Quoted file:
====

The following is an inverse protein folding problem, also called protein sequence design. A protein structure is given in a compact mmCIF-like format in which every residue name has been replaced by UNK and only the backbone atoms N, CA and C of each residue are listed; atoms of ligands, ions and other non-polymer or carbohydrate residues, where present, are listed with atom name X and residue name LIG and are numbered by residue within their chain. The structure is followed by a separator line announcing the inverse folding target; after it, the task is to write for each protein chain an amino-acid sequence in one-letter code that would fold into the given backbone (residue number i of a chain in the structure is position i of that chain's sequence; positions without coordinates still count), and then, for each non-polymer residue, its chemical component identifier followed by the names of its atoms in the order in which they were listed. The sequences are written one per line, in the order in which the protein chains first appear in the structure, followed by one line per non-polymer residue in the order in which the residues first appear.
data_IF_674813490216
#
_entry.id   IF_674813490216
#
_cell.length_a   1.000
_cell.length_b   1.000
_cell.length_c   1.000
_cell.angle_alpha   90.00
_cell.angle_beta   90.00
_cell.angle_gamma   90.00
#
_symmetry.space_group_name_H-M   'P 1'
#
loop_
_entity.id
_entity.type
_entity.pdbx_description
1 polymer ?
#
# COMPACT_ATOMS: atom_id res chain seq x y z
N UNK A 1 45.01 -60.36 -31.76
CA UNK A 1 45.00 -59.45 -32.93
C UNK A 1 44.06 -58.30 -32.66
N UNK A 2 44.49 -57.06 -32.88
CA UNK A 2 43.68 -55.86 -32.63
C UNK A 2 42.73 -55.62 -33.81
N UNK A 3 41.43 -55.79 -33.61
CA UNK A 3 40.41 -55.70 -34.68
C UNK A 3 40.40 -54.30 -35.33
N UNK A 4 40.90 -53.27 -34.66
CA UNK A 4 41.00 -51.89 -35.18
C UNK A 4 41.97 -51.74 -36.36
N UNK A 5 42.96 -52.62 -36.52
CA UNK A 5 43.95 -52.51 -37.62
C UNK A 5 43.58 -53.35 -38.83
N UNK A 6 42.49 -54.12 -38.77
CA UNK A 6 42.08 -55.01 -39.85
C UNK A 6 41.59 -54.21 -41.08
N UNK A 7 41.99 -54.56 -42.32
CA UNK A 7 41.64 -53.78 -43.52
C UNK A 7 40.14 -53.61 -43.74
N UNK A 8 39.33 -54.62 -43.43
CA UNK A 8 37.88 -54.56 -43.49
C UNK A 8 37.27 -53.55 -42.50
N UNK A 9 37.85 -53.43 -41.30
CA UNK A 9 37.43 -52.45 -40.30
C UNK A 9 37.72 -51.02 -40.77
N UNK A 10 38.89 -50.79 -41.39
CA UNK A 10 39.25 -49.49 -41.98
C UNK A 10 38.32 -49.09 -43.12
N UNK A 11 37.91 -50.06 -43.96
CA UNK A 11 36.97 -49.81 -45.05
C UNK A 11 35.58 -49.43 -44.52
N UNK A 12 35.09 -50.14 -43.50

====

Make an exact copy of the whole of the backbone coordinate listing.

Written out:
The following is an inverse protein folding problem, also called protein sequence design. A protein structure is given in a compact mmCIF-like format in which every residue name has been replaced by UNK and only the backbone atoms N, CA and C of each residue are listed; atoms of ligands, ions and other non-polymer or carbohydrate residues, where present, are listed with atom name X and residue name LIG and are numbered by residue within their chain. The structure is followed by a separator line announcing the inverse folding target; after it, the task is to write for each protein chain an amino-acid sequence in one-letter code that would fold into the given backbone (residue number i of a chain in the structure is position i of that chain's sequence; positions without coordinates still count), and then, for each non-polymer residue, its chemical component identifier followed by the names of its atoms in the order in which they were listed. The sequences are written one per line, in the order in which the protein chains first appear in the structure, followed by one line per non-polymer residue in the order in which the residues first appear.
data_IF_674813490216
#
_entry.id   IF_674813490216
#
_cell.length_a   1.000
_cell.length_b   1.000
_cell.length_c   1.000
_cell.angle_alpha   90.00
_cell.angle_beta   90.00
_cell.angle_gamma   90.00
#
_symmetry.space_group_name_H-M   'P 1'
#
loop_
_entity.id
_entity.type
_entity.pdbx_description
1 polymer ?
#
# COMPACT_ATOMS: atom_id res chain seq x y z
N UNK A 1 45.01 -60.36 -31.76
CA UNK A 1 45.00 -59.45 -32.93
C UNK A 1 44.06 -58.30 -32.66
N UNK A 2 44.49 -57.06 -32.88
CA UNK A 2 43.68 -55.86 -32.63
C UNK A 2 42.73 -55.62 -33.81
N UNK A 3 41.43 -55.79 -33.61
CA UNK A 3 40.41 -55.70 -34.68
C UNK A 3 40.40 -54.30 -35.33
N UNK A 4 40.90 -53.27 -34.66
CA UNK A 4 41.00 -51.89 -35.18
C UNK A 4 41.97 -51.74 -36.36
N UNK A 5 42.96 -52.62 -36.52
CA UNK A 5 43.95 -52.51 -37.62
C UNK A 5 43.58 -53.35 -38.83
N UNK A 6 42.49 -54.12 -38.77
CA UNK A 6 42.08 -55.01 -39.85
C UNK A 6 41.59 -54.21 -41.08
N UNK A 7 41.99 -54.56 -42.32
CA UNK A 7 41.64 -53.78 -43.52
C UNK A 7 40.14 -53.61 -43.74
N UNK A 8 39.33 -54.62 -43.43
CA UNK A 8 37.88 -54.56 -43.49
C UNK A 8 37.27 -53.55 -42.50
N UNK A 9 37.85 -53.43 -41.30
CA UNK A 9 37.43 -52.45 -40.30
C UNK A 9 37.72 -51.02 -40.77
N UNK A 10 38.89 -50.79 -41.39
CA UNK A 10 39.25 -49.49 -41.98
C UNK A 10 38.32 -49.09 -43.12
N UNK A 11 37.91 -50.06 -43.96
CA UNK A 11 36.97 -49.81 -45.05
C UNK A 11 35.58 -49.43 -44.52
N UNK A 12 35.09 -50.14 -43.50